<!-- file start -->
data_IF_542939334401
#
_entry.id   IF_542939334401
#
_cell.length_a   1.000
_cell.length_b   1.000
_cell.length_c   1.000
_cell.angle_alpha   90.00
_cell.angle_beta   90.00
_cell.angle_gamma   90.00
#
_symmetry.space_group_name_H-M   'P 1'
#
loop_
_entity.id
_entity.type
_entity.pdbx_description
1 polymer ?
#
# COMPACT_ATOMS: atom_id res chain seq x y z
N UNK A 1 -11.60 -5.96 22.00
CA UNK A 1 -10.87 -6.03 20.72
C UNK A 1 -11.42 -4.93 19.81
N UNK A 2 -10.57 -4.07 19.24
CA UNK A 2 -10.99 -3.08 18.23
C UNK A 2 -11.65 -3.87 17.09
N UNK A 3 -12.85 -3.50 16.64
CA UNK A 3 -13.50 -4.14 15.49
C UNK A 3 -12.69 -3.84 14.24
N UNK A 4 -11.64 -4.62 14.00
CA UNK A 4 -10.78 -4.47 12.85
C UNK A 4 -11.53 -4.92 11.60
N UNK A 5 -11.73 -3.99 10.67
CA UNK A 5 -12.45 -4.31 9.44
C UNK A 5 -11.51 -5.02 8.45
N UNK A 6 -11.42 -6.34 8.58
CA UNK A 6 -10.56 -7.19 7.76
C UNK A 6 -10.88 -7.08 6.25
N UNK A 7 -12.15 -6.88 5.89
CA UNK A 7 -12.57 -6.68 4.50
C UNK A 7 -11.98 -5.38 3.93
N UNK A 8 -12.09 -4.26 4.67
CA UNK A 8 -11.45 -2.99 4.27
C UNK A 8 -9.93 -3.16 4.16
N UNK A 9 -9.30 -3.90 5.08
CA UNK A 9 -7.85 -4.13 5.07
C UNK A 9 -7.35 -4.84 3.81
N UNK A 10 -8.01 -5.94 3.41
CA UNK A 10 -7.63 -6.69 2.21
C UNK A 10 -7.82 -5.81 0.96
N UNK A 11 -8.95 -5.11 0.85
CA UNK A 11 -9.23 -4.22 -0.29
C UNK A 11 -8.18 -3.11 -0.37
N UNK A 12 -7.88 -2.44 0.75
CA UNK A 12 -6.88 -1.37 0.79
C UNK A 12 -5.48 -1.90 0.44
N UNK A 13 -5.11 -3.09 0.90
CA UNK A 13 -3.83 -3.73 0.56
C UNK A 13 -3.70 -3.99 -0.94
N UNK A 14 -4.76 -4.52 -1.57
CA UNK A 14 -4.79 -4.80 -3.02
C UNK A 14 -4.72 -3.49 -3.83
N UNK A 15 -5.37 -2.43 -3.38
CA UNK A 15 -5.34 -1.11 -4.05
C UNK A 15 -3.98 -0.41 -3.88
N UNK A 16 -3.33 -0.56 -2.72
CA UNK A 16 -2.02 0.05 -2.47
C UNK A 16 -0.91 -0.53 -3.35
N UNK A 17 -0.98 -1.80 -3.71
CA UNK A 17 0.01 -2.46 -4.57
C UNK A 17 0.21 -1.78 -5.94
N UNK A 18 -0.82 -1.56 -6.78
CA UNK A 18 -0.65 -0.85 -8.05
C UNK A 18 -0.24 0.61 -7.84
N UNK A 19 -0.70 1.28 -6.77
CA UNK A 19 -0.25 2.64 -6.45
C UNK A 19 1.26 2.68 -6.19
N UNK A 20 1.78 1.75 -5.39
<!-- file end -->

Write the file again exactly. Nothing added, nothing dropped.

data_IF_542939334401
#
_entry.id   IF_542939334401
#
_cell.length_a   1.000
_cell.length_b   1.000
_cell.length_c   1.000
_cell.angle_alpha   90.00
_cell.angle_beta   90.00
_cell.angle_gamma   90.00
#
_symmetry.space_group_name_H-M   'P 1'
#
loop_
_entity.id
_entity.type
_entity.pdbx_description
1 polymer ?
#
# COMPACT_ATOMS: atom_id res chain seq x y z
N UNK A 1 -11.60 -5.96 22.00
CA UNK A 1 -10.87 -6.03 20.72
C UNK A 1 -11.42 -4.93 19.81
N UNK A 2 -10.57 -4.07 19.24
CA UNK A 2 -10.99 -3.08 18.23
C UNK A 2 -11.65 -3.87 17.09
N UNK A 3 -12.85 -3.50 16.64
CA UNK A 3 -13.50 -4.14 15.49
C UNK A 3 -12.69 -3.84 14.24
N UNK A 4 -11.64 -4.62 14.00
CA UNK A 4 -10.78 -4.47 12.85
C UNK A 4 -11.53 -4.92 11.60
N UNK A 5 -11.73 -3.99 10.67
CA UNK A 5 -12.45 -4.31 9.44
C UNK A 5 -11.51 -5.02 8.45
N UNK A 6 -11.42 -6.34 8.58
CA UNK A 6 -10.56 -7.19 7.76
C UNK A 6 -10.88 -7.08 6.25
N UNK A 7 -12.15 -6.88 5.89
CA UNK A 7 -12.57 -6.68 4.50
C UNK A 7 -11.98 -5.38 3.93
N UNK A 8 -12.09 -4.26 4.67
CA UNK A 8 -11.45 -2.99 4.27
C UNK A 8 -9.93 -3.16 4.16
N UNK A 9 -9.30 -3.90 5.08
CA UNK A 9 -7.85 -4.13 5.07
C UNK A 9 -7.35 -4.84 3.81
N UNK A 10 -8.01 -5.94 3.41
CA UNK A 10 -7.63 -6.69 2.21
C UNK A 10 -7.82 -5.81 0.96
N UNK A 11 -8.95 -5.11 0.85
CA UNK A 11 -9.23 -4.22 -0.29
C UNK A 11 -8.18 -3.11 -0.37
N UNK A 12 -7.88 -2.44 0.75
CA UNK A 12 -6.88 -1.37 0.79
C UNK A 12 -5.48 -1.90 0.44
N UNK A 13 -5.11 -3.09 0.90
CA UNK A 13 -3.83 -3.73 0.56
C UNK A 13 -3.70 -3.99 -0.94
N UNK A 14 -4.76 -4.52 -1.57
CA UNK A 14 -4.79 -4.80 -3.02
C UNK A 14 -4.72 -3.49 -3.83
N UNK A 15 -5.37 -2.43 -3.38
CA UNK A 15 -5.34 -1.11 -4.05
C UNK A 15 -3.98 -0.41 -3.88
N UNK A 16 -3.33 -0.56 -2.72
CA UNK A 16 -2.02 0.05 -2.47
C UNK A 16 -0.91 -0.53 -3.35
N UNK A 17 -0.98 -1.80 -3.71
CA UNK A 17 0.01 -2.46 -4.57
C UNK A 17 0.21 -1.78 -5.94
N UNK A 18 -0.82 -1.56 -6.78
CA UNK A 18 -0.65 -0.85 -8.05
C UNK A 18 -0.24 0.61 -7.84
N UNK A 19 -0.70 1.28 -6.77
CA UNK A 19 -0.25 2.64 -6.45
C UNK A 19 1.26 2.68 -6.19
N UNK A 20 1.78 1.75 -5.39